With International Housekeepers Appreciation Week coming up Sept 8-14, 2019, it’s the perfect time to think about how you can recognize and reward some of the most crucial members of your team. Housekeepers truly are heroes behind the scenes, working hard to ensure the cleanliness and hygiene of the hotel as well as guest comfort and satisfaction.
The hard work that goes into such an important role can take a toll on housekeepers in the form of injuries. According to Cal/OSHA, ergonomic injuries are a serious problem for hotel employees and leadership. In fact, out of the $500 million the hospitality industry pays annually for repetitive motion injury claims, $350 million were for housekeeping employees (Bureau of Labor Statistics).
Because housekeeping injuries are so common, it’s important to understand the severity of the issue, and put a plan in place to address it.
Housekeeping Injuries by the Numbers
In a 2016 brief published by the Department of Industrial Relations, it was noted that 27.3% of housekeepers are injured within their first year of working.
According to statistics provided by The International Union of Food, Agricultural, Hotel, Restaurant, Catering, Tobacco and Allied Workers’ Associations (IUF):
- Hotel workers in the U.S. alone have a 40 percent higher chance of becoming injured at work than other service-sector employees in general.
- Hotel workers suffer the highest injury rate of all workers studied.
- Hotel workers suffer the highest rate of musculoskeletal injuries among all other occupations studied.
- Hotel workers ranked the highest acute trauma injury rates as well.
What are the Causes of Injury?
Cleaning hotel rooms requires that housekeepers spend much of their day lifting mattresses, pulling linens, pushing heavy carts, and cleaning bathrooms. Housekeepers also often have to assume awkward postures to complete their work, and repetitive movements are necessary when removing and replacing linens on beds, vacuuming, and wiping down furniture and bathrooms.
In addition, due to the small size of many hotel rooms and bathrooms, hotel housekeepers have to assume various uncomfortable postures, and must make extreme reaches above shoulder height.
These movements are all risk factors for musculoskeletal injuries (MSIs) and repetitive motion injuries (RMIs). These kinds of injuries involve muscles, tendons, joints, nerves, and ligaments, and usually require long recovery times which results in high costs to workers, their families, employers, and insurers.
What are the Consequences?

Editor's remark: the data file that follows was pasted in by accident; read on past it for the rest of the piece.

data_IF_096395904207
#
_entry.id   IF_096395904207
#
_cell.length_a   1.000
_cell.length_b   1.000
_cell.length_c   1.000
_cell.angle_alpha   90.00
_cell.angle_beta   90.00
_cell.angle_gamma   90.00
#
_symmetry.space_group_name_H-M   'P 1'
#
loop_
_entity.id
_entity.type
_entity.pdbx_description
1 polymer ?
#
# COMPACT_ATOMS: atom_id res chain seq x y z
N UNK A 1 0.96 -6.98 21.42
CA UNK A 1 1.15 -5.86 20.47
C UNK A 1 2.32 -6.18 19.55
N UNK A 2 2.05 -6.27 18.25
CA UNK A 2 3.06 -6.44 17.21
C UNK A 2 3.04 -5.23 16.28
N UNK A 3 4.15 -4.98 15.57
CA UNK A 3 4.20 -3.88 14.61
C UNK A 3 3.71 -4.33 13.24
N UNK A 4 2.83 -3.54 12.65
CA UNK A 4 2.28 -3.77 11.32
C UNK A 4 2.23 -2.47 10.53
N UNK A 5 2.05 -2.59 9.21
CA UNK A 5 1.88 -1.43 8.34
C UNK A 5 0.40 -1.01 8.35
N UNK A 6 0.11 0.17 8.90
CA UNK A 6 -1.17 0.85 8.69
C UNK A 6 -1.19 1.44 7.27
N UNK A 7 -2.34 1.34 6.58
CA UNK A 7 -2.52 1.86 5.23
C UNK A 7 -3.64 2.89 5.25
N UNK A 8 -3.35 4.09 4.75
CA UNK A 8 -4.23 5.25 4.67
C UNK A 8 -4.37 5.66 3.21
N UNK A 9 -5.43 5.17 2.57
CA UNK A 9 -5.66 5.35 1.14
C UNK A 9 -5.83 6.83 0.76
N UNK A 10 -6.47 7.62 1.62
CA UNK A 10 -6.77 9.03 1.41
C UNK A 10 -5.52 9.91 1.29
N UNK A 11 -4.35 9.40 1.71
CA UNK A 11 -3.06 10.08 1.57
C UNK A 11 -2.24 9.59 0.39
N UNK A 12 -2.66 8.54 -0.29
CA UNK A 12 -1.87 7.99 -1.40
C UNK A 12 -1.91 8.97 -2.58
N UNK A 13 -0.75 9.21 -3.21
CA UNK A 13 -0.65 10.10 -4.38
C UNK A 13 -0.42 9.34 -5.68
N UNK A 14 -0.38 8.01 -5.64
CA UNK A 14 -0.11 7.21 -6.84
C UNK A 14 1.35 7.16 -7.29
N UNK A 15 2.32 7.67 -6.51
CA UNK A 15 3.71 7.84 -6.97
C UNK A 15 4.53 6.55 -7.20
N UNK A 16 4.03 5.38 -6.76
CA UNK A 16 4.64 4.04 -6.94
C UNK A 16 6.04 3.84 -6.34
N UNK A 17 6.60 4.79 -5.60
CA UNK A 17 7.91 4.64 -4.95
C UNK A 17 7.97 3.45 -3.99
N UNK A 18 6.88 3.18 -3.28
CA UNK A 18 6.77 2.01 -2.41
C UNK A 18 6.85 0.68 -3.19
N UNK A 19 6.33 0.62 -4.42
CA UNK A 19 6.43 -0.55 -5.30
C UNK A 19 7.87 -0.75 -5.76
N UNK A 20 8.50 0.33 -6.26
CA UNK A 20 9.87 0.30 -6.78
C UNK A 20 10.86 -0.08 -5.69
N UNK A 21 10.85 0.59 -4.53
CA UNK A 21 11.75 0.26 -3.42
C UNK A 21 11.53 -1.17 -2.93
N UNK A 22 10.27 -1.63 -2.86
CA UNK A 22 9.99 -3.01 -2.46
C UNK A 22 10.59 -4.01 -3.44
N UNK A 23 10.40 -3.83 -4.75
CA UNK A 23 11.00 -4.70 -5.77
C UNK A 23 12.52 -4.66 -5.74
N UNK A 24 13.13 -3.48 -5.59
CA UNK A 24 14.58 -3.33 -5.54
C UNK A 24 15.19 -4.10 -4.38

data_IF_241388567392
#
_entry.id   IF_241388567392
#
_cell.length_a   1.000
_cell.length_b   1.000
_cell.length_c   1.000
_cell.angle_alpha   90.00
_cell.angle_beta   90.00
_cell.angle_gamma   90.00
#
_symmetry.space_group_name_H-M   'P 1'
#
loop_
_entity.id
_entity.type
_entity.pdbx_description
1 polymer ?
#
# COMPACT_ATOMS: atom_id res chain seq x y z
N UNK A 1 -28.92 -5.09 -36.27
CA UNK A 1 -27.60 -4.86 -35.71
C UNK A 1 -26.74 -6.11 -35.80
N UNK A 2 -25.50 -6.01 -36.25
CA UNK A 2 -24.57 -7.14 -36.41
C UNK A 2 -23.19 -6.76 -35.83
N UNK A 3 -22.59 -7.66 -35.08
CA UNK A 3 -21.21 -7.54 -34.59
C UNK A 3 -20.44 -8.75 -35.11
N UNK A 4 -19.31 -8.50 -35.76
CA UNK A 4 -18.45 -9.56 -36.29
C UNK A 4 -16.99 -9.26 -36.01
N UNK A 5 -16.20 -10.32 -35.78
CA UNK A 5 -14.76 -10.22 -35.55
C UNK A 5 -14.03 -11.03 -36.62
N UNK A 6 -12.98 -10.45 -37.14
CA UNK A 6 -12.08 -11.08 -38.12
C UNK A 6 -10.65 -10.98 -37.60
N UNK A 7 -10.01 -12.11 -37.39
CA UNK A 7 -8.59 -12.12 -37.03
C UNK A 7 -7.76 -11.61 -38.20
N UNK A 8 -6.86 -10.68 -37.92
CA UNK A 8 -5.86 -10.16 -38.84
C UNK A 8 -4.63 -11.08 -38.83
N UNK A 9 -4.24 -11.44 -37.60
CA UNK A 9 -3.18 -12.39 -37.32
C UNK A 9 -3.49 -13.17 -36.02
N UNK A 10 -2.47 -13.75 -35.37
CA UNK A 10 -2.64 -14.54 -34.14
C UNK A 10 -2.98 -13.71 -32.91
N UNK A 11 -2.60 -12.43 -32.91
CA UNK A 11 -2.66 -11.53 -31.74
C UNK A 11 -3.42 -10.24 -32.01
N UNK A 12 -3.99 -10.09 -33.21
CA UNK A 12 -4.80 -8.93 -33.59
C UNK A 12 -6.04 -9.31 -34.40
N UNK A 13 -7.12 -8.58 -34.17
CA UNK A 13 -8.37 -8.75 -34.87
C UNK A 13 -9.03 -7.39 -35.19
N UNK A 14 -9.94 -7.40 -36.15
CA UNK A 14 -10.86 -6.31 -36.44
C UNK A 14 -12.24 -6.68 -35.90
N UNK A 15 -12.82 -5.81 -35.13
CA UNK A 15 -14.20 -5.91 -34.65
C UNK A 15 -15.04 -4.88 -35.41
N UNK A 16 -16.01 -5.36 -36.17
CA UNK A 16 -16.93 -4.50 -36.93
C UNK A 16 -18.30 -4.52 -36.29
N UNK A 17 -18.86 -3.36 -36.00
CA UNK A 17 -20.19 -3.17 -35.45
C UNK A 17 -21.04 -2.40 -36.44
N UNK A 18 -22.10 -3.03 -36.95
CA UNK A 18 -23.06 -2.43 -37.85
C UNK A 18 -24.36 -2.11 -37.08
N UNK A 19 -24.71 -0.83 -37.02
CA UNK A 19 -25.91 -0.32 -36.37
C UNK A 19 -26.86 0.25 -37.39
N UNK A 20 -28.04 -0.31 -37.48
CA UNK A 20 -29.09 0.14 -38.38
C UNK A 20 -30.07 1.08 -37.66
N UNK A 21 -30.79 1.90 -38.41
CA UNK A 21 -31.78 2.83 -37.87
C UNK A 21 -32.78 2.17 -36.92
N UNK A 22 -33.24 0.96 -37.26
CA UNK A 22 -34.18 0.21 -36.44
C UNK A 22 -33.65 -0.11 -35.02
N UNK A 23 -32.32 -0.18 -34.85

While the negative effect of injuries on the housekeeper may seem obvious, it’s important to mention. When housekeepers get injured on the job, it can take them out of the workforce for weeks or months. The chances of re-injury are also very high when an injured housekeeper comes back on the job. Many housekeepers attempt to work through their pain, which can cause morale issues or result in even worse injuries over time.
Hospitality organizations also experience negative effects such as more employee absences, high employee turnover, increased workers compensation claims, and lawsuits for injuries sustained.
Creating a Plan
While it’s probably clear that on-the-job injuries are truly cause for concern in your housekeeping department, it may be less clear what to do about it.
The state of California has enacted guidelines that hotels must adhere to when creating such a plan, and other states are sure to follow. In light of that, it may make sense to proactively implement a similar injury prevention plan.
This fact sheet outlines in detail how to create injury prevention measures at your organization: https://www.dir.ca.gov/dosh/dosh_publications/housekeeping-musculoskeletal-injuries-factsheet.pdf
How Can Chair Massage Help?
Even a perfect plan will not eliminate all injuries, and regardless of how housekeeping tasks are performed they will always be physically demanding.
Chair massage is an excellent way to reduce the pain and soreness these workers experience. In a 2016 study of chair massage in the workplace (you can see the study abstract here), it was found that the group receiving massages had significant reduction in pain and discomfort of the spine and upper limbs.
According to the authors of the study, massage is a preferred method to treat pain and MSIs in the workplace because it’s incredibly cost effective for employers, especially when compared to traditional physical therapy or surgery. On-site chair massage is also easily accessible for employees, helping to relieve pain without having to pay for and travel to a physician’s office.
Chair massage is also known to improve morale and is a great way to reward employees. Massage decreases stress and anxiety and increases energy, all of which can lead to higher job satisfaction. Even one session has positive effects!